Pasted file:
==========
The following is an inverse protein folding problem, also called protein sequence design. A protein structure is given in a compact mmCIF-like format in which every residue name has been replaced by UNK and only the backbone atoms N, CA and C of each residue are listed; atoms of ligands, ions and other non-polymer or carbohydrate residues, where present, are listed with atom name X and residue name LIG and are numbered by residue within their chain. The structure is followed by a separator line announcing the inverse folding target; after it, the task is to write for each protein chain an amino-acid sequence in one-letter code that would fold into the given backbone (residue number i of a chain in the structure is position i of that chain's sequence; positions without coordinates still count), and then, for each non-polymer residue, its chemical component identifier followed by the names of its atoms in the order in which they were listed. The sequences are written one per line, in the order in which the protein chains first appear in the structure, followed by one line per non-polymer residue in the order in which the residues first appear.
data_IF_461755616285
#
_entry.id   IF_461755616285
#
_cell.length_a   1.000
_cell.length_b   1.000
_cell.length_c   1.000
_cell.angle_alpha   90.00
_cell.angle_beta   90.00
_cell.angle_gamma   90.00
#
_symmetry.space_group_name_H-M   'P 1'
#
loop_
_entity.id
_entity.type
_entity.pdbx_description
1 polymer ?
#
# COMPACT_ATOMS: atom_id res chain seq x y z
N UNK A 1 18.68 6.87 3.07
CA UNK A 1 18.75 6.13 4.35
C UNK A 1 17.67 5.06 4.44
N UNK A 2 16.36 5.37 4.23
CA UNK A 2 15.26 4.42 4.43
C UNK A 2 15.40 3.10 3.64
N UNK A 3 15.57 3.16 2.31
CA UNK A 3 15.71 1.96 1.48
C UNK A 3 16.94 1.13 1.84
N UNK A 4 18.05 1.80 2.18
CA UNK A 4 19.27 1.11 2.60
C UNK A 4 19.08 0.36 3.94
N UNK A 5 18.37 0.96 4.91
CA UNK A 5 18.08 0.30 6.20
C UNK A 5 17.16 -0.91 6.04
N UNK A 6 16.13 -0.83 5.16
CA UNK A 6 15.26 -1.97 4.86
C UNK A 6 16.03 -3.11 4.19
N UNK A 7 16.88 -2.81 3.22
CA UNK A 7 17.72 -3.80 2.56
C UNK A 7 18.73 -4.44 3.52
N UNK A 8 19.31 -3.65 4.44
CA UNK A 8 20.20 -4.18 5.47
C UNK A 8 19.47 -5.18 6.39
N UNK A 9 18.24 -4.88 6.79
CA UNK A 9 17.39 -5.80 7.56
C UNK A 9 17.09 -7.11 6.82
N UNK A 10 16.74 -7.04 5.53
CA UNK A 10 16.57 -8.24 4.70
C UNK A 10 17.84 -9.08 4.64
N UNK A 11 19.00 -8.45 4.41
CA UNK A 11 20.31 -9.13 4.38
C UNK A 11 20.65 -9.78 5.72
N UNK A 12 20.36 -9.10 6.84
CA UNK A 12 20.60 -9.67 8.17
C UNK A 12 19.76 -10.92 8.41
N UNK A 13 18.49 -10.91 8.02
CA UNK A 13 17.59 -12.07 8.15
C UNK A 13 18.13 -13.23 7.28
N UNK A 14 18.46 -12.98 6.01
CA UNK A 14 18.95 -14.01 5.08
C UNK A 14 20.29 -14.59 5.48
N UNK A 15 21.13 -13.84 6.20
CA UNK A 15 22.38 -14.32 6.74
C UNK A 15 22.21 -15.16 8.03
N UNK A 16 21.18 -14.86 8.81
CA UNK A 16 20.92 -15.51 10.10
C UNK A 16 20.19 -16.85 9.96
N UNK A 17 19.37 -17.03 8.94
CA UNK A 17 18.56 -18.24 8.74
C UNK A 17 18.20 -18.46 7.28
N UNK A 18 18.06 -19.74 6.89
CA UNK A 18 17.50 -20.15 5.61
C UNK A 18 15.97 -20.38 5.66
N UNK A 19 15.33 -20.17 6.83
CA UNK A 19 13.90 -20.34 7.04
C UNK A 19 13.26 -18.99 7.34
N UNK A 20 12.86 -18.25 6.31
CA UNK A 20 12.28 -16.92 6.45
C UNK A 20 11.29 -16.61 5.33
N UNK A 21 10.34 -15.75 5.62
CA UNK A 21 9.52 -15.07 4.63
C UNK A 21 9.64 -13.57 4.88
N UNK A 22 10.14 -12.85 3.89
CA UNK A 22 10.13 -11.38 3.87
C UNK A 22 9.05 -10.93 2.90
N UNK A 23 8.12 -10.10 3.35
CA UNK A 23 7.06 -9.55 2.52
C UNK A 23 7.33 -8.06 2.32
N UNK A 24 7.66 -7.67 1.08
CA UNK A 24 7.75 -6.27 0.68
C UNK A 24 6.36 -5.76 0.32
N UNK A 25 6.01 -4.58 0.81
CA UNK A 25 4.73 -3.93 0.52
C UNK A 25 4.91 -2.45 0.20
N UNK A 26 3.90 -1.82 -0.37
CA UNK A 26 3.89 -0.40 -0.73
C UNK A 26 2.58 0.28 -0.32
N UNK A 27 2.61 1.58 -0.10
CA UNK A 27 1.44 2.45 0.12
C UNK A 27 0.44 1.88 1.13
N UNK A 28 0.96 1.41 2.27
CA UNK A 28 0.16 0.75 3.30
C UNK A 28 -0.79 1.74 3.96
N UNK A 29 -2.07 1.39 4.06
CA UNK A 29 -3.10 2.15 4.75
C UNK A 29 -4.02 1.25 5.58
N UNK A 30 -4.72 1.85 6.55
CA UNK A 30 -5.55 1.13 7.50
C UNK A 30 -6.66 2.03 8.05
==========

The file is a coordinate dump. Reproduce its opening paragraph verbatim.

The following is an inverse protein folding problem, also called protein sequence design. A protein structure is given in a compact mmCIF-like format in which every residue name has been replaced by UNK and only the backbone atoms N, CA and C of each residue are listed; atoms of ligands, ions and other non-polymer or carbohydrate residues, where present, are listed with atom name X and residue name LIG and are numbered by residue within their chain. The structure is followed by a separator line announcing the inverse folding target; after it, the task is to write for each protein chain an amino-acid sequence in one-letter code that would fold into the given backbone (residue number i of a chain in the structure is position i of that chain's sequence; positions without coordinates still count), and then, for each non-polymer residue, its chemical component identifier followed by the names of its atoms in the order in which they were listed. The sequences are written one per line, in the order in which the protein chains first appear in the structure, followed by one line per non-polymer residue in the order in which the residues first appear.